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What is the time frame for someone to press charges against me?

Santa Rosa, CA |
Filed under: Domestic violence

I have a possible assault hanging over my head, and I haven't heard anything about it yet. It's been about a month since the incident. I'm wondering how long it takes for someone to press charges. Is there a certain time frame in which they have to do it? Does it just go away if they wait too long? How long until I can feel safe and figure that they're not going to pursue it any further?

Attorney Answers 3


  1. It depends upon how severe the injury is that they suffered. If it was minimal and they didn't get any medical treatment, then it would be very limited, say less than a year. If they did have to get treated, then it could be up to two years. If very severe, then it could be as much as five years, however, none of those times are cast in stone because the longer it goes from the time of injury untiil the time they file a complaint with the prosecutor, the worse their chances are of getting them to entertain the charges.

    Check with a local criminal defense lawyer to verify the times.

    Good luck.


  2. It depends on the nature of the assault. Was a weapon used? What were the injuries to the victim? The crime charged may not necessarily have the label "assault". The length of time before the statute of limitations bars prosecution depends on how the assault is charged. If the assault is a misdemeanor, the statute of limitations is one year from the incident. If the assault is a felony punishable by 7 years or less, then the deadline to file charges is 3 years. If the assault is punishable by 8 years or more, then the deadline is 6 years.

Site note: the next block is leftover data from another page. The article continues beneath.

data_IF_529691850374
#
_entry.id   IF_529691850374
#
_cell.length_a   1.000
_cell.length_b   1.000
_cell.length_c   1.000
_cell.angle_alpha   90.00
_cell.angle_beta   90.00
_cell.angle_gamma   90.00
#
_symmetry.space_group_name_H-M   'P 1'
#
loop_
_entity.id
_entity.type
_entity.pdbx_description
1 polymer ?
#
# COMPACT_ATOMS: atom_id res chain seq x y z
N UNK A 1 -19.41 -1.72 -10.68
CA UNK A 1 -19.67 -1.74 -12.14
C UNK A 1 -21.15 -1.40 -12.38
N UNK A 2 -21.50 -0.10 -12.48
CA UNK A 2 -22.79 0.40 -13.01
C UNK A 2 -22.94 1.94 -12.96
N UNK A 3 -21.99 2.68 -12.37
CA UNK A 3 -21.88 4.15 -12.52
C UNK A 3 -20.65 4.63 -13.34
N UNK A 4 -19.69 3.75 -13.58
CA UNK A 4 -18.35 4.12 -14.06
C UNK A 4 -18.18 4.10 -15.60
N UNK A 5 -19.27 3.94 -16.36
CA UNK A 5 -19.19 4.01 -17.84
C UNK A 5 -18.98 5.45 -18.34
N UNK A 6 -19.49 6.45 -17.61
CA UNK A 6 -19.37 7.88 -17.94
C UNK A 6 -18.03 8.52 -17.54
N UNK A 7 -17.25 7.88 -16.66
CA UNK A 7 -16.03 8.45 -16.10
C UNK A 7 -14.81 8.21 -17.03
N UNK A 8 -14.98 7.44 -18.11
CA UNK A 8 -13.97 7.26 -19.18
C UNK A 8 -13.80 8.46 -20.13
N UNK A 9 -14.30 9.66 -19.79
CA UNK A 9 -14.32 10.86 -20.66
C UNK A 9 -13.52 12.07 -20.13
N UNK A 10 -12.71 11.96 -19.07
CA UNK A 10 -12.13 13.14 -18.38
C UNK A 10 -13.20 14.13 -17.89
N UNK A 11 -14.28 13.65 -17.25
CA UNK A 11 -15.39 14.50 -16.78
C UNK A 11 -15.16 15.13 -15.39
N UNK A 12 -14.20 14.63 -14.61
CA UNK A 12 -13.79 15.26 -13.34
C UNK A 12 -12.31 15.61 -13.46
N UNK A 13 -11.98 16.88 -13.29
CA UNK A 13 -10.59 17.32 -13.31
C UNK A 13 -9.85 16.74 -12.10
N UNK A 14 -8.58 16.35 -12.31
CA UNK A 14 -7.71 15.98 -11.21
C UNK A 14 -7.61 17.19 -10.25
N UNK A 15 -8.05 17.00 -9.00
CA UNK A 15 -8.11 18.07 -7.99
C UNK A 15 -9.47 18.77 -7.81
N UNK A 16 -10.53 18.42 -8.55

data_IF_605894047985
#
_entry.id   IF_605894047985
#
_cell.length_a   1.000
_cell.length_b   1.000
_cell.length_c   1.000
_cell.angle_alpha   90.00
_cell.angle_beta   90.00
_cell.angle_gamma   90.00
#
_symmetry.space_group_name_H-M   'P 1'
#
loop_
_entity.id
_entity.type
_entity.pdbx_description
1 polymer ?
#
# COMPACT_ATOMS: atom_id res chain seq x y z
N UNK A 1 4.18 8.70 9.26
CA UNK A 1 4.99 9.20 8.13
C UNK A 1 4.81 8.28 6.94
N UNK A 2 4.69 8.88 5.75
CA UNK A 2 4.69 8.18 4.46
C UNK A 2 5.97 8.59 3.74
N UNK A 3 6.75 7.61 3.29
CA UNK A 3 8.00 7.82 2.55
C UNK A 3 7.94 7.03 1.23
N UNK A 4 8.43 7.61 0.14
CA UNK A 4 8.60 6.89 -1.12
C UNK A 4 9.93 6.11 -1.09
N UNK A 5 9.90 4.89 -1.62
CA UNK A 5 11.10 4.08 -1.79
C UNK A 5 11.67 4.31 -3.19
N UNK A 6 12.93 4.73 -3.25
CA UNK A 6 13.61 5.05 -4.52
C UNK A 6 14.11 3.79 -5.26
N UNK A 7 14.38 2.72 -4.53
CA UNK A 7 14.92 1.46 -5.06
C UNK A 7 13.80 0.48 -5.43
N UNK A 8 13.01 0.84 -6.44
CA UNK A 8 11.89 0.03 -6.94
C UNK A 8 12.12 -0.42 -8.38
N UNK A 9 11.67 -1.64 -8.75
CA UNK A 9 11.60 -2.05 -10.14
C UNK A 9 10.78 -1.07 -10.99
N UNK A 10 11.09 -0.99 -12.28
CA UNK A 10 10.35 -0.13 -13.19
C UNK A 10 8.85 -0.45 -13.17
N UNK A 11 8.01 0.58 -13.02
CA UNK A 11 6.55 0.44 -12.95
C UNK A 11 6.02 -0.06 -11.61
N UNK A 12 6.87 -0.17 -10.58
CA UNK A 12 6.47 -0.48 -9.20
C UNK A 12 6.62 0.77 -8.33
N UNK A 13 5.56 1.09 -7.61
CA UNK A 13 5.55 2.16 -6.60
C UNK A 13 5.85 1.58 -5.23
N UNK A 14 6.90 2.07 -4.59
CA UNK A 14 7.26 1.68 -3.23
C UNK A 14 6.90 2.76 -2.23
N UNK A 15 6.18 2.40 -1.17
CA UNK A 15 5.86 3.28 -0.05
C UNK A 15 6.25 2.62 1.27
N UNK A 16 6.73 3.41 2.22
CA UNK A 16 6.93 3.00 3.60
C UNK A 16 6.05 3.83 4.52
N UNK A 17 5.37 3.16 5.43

Someone does not have to "press charges" for the DA to file charges - the decision is up to the DA, although usually someone has to report the incident to the police for the DA to learn about it.

    You should consult with an experienced criminal defense attorney - most offer free or low-cost initial consultations. If the assault arose from a domestic violence incident, then even a misdemeanor assault is very serious - a misdemeanor conviction of domestic violence makes it illegal for you to possess a firearm.


  3. Mr. Robinson is DEAD WRONG once again. He is not licensed in California and appears to guess about California law.

    First of all, an individual cannot "press charges." Only the District Attorney can file a criminal case. If a crime is reported to the police, they will forward their reports to the DA, who will decide what charges should be filed.

    The District Attorney has a limited time to file charges. If the offense can only be filed as a misdemeanor, then charges must be filed within one year. If the offense can be charged as a felony, then the period to file charges is three years or more.

    It is NOT necessary for the victim to suffer serious injuries -- or any injury at all -- for assault to be a felony in California. For example, if the force could have caused serious injury, a weapon was involved, it was committed for the benefit of a gang, or you threatened to kill the person, you could be looking at felony charges.

    Do not talk to anyone but an attorney about this situation. If contacted by the police, tell them you respectfully decline to speak with them. If arrested, politely, but firmly, tell them you will not answer any questions unless you are represented by an attorney.

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